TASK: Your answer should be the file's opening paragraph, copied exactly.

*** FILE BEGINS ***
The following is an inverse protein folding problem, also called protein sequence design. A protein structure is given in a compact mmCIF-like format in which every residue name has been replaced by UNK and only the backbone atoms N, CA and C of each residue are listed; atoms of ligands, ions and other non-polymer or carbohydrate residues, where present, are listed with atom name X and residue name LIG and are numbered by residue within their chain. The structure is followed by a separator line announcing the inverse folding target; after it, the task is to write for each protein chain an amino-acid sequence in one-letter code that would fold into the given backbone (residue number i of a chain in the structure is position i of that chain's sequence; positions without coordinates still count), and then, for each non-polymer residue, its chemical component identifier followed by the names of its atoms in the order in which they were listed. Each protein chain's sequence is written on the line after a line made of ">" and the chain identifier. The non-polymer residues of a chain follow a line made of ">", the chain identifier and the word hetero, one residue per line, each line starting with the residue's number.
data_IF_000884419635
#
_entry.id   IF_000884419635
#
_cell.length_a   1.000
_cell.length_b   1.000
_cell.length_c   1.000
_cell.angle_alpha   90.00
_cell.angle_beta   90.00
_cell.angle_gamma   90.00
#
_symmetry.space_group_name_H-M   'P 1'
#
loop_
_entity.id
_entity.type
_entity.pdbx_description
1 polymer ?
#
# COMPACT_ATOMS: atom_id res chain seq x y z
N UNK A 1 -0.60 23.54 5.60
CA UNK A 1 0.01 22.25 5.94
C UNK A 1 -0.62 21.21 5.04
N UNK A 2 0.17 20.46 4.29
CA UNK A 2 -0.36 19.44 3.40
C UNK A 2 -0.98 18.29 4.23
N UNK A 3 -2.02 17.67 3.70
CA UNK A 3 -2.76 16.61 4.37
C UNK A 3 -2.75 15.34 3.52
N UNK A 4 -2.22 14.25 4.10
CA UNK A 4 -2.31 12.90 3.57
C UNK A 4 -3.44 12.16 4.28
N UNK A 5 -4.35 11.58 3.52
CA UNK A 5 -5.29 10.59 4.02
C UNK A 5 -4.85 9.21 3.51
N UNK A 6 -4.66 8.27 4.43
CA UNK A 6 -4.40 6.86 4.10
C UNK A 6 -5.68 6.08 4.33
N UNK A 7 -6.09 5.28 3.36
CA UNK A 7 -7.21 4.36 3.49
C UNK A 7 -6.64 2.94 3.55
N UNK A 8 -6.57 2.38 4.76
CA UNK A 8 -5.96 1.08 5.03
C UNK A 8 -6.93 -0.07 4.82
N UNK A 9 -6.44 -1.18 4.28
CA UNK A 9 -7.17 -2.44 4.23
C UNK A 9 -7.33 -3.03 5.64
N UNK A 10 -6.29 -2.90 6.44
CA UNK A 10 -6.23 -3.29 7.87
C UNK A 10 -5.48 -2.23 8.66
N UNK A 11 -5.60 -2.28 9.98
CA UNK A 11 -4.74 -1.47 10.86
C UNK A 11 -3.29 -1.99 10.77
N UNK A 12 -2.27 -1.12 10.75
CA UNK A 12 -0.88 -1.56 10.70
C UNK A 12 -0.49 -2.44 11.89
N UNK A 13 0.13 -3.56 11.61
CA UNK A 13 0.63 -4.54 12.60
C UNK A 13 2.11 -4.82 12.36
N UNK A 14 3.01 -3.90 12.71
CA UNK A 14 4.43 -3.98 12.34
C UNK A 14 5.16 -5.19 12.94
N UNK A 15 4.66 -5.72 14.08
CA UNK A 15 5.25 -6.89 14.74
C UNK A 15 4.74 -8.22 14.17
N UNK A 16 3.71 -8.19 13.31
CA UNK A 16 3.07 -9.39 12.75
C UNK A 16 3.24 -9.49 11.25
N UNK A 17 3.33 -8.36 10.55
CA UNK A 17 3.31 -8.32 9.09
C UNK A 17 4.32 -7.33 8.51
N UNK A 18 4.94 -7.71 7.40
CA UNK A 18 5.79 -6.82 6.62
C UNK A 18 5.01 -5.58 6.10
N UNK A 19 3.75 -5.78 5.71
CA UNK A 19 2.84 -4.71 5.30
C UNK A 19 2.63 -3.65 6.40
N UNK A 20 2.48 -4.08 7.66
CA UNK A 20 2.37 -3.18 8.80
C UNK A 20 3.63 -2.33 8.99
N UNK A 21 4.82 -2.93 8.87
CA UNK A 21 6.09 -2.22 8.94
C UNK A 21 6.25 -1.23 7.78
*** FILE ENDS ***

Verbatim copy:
The following is an inverse protein folding problem, also called protein sequence design. A protein structure is given in a compact mmCIF-like format in which every residue name has been replaced by UNK and only the backbone atoms N, CA and C of each residue are listed; atoms of ligands, ions and other non-polymer or carbohydrate residues, where present, are listed with atom name X and residue name LIG and are numbered by residue within their chain. The structure is followed by a separator line announcing the inverse folding target; after it, the task is to write for each protein chain an amino-acid sequence in one-letter code that would fold into the given backbone (residue number i of a chain in the structure is position i of that chain's sequence; positions without coordinates still count), and then, for each non-polymer residue, its chemical component identifier followed by the names of its atoms in the order in which they were listed. Each protein chain's sequence is written on the line after a line made of ">" and the chain identifier. The non-polymer residues of a chain follow a line made of ">", the chain identifier and the word hetero, one residue per line, each line starting with the residue's number.